Xuelong arrives in Shanghai

Xuelong in the Arctic (Photo: Xuelong)The Xuelong has reached the port of Shanghai. It arrived home late last night after a successful journey.

The CHINARE5, Chinas Fifth National Research Expedition, completed around 30.000 km of sailing, 18.500 nautical miles, including 5370nm in the Arctic Ocean. 

A statement from the Polar Research Institute of China states that the expedition team has successfully performed various scientific research tasks. The researchers conducted a systematic geophysical survey, installed an automatic meteorological station, as well as launched investigations on oceanic turbulence and methane content in the Arctic area.

They also held academic exchanges with their counterparts in Iceland, and the two groups conducted a joint oceanic survey in the waters around Iceland.

The Xuelong left the port of Qingdao on the 2nd of July and arrived in Reykjavík, Iceland, on the 16th of August. It left Reykjavík on the eve of 18th of August and reached Akureyri the next day. After fruitful visits to both cities the Xuelong left Akureyri on the 20th of August and arrived just over a month later in China.

Research was conducted in both parts of the journey which was fruitful in all aspects.

Last days in the Arctic

(Photo: Ingibjörg Jónsdóttir)Arctic sea ice cover melted to its lowest extent in the satellite record this year, breaking the previous record low observed in 2007.


The melting season does not seem to be over yet as the temperatures still show record high.


During the 5th expedition of the Snow Dragon, the sea ice extent was measured seven times to show the most accurate picture of current conditions in the Arctic.

The samples of the sea ice were taken during the expedition as well as other types of measurements with regards to Arctic weather conditions, seabed area and various geophysical conditions of the High Arctic.

(Map: Ingibjörg Jónsdóttir)The samples of all kinds were taken to the laboratories on board the Xue Long and will be processed by the Chinese scientific teams.

Now the Snow Dragon has been followed by Japanese aircraft and U.S helicopter. Since this morning it has been heading towards China, crossing the strait between Hokkaido and Honshu. The vessel is expected to be arriving in Shanghai at the end of the month.












Xue Long entered the sea – ice zone of the Arctic Ocean.

(Photo: Ingibjörg Jónsdóttir) Sea ice north of SpitsbergenXue Long entered the sea-ice zone of the Arctic Ocean on August 25th, north of Spitsbergen. The sea ice was mainly first-year ice, easily navigable, with a few small icebergs in between.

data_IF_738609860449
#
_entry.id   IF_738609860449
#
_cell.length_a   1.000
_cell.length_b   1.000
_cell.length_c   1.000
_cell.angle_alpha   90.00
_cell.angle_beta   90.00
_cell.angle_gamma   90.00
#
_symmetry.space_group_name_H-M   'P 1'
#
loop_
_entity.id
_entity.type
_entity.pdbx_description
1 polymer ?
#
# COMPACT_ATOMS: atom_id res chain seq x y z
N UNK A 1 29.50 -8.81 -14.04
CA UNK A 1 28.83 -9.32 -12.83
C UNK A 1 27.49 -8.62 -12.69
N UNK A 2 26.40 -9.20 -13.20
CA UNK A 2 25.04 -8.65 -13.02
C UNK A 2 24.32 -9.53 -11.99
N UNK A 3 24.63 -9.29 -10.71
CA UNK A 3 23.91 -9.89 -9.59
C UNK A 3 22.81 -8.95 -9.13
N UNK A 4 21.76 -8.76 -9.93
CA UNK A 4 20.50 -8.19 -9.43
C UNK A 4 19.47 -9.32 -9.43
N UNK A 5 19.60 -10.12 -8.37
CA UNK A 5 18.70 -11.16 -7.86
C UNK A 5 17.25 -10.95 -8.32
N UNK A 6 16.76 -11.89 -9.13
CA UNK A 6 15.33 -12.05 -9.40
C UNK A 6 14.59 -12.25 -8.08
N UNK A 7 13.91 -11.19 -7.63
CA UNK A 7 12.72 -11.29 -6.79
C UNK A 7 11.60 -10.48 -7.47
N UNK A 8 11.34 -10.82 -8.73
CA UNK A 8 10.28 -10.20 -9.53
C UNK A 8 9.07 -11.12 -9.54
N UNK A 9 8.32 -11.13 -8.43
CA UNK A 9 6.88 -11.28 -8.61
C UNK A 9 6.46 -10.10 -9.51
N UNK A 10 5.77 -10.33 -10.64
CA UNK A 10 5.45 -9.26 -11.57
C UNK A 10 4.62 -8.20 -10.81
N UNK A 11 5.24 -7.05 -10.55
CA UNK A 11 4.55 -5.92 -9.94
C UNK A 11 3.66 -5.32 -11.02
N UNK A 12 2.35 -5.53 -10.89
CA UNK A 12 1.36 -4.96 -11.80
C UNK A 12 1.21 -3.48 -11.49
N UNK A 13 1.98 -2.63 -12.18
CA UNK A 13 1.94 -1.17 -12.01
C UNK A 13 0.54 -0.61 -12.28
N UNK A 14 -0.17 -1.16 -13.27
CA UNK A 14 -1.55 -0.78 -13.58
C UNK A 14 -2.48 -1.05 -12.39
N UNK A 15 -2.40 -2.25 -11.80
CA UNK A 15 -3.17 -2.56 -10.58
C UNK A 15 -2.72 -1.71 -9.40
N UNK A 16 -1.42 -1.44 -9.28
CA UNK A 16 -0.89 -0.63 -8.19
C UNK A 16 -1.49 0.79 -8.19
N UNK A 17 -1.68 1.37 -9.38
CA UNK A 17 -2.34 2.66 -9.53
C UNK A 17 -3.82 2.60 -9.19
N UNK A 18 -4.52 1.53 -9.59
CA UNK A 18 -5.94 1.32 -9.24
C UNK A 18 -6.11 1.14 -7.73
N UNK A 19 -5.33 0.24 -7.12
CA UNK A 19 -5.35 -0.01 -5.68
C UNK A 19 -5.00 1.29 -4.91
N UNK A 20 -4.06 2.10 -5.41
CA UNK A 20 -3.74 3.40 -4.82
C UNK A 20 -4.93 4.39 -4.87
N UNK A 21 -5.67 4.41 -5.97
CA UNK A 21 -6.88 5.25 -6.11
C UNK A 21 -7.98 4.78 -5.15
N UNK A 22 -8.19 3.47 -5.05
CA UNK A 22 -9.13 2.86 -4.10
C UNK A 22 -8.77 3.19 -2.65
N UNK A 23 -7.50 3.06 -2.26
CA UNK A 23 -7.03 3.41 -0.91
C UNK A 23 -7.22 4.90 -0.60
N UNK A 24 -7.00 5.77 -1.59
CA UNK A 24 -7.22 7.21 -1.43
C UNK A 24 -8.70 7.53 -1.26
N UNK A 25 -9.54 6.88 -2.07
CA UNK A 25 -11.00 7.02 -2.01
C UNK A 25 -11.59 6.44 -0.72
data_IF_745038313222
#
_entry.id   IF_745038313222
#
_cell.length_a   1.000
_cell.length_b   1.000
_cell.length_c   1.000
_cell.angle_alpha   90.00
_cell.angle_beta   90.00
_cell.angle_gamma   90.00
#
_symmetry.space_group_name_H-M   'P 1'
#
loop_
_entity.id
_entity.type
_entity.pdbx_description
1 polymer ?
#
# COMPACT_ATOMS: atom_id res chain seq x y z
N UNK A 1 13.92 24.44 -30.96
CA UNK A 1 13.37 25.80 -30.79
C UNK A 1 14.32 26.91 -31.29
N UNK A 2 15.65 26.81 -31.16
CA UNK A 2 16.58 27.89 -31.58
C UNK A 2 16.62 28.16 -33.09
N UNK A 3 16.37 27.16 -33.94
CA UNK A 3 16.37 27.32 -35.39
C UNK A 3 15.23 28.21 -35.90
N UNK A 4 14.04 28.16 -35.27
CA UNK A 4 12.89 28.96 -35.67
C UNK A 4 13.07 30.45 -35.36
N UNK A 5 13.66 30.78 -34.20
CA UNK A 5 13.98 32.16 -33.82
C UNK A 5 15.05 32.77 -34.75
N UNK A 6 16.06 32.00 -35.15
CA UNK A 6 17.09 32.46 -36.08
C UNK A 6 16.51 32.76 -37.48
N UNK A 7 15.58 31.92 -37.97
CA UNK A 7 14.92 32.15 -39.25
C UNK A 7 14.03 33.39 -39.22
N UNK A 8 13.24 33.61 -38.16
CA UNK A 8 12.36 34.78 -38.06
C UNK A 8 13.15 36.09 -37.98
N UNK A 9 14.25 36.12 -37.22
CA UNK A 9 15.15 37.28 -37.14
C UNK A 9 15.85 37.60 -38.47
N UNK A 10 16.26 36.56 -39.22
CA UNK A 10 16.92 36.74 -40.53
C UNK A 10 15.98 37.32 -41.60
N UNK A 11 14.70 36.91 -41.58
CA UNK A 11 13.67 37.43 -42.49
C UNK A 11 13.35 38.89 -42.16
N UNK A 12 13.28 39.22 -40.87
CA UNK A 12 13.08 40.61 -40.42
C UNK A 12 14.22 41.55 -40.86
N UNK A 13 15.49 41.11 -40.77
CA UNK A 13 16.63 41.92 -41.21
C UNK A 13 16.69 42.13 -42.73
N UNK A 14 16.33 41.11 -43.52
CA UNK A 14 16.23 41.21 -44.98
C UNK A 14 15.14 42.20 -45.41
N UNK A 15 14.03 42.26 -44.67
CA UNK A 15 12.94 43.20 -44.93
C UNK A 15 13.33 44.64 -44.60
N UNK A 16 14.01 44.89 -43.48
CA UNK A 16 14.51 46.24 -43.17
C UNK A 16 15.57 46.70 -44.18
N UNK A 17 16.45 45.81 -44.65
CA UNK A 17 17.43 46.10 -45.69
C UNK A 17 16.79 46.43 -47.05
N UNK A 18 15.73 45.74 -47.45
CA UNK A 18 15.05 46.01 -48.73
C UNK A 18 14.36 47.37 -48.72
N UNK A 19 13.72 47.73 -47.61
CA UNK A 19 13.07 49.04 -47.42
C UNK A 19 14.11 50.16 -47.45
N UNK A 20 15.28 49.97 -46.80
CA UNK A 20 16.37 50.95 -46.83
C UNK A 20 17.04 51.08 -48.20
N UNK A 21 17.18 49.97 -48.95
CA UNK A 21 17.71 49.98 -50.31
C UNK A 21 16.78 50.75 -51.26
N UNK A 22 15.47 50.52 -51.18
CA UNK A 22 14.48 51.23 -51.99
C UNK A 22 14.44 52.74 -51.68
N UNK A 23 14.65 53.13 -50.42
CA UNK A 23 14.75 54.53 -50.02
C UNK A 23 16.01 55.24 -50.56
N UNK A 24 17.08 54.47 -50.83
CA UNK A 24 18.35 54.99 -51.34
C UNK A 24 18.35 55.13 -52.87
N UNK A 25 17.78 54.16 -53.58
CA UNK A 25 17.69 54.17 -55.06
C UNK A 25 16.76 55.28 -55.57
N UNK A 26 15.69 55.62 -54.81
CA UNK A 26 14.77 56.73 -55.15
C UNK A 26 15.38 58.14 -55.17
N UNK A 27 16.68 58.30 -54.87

Footprints of polar bears were soon spotted on some of the ice floes and later on a bear with a newly caught seal was observed on the ice.


After a few moments, the bear swam away with the seal, leaving some seagulls behind that had been waiting for their share of the catch.



(Photo: Ingibjörg Jónsdóttir) A polar bear swims away with a newly caught seal.The ice conditions were monitored continuously along the route, with visual observations, photographs and various sensors, as were oceanographic conditions near the surface.


The ship followed a high Arctic route north of the Russian islands, between 81° and 82°N, east to 120°E where it turned north.


Passive microwave images from satellites were used for navigation. Sea-ice concentration was exceptionally low this year; in fact the year 2012 is a historical minimum for ice extent in the Arctic.


A number of sea-ice stations were set up, to study the sea-ice thickness, various properties of the ice and to collect samples of ice and snow for further investigation.

(Photo: Ingibjörg Jónsdóttir) Polar bear with seal on the sea ice

During the work on the ice, two crew members were on polar bear watch. Luckily, no bears came during ice stations.


On August 30th, another polar bear was seen on a nearby ice floe. This bear did also have a seal, which it dragged away once it spotted the ship.






The bears were possibly mainly noticed since the ice near them was red with blood, and also since they might not have been keen to abandon their catch. 

 (Photo: Ingibjörg Jónsdóttir) Ice cores sampled from the sea ice.

Numerous polar bear tracks were observed whilst the Xue Long was in the sea-ice zone, without polar bears being seen again.


For most of the time that Xue Long was in the sea-ice zone, the ice was from the previous winter;
first-year ice.


There were small pools of melt water on the sea ice, after the summers thawing, ice ridges formed by ice floes colliding together, and various other features.


On the way towards the North Pole, the ice conditions became more severe, with increased proportion of thicker multi-year ice.


On August 30th, Xue Long reached its farthest point north on this cruise, at 87°39'N, 123°11'E. On the way south again, the ship went through patches of new ice formation.

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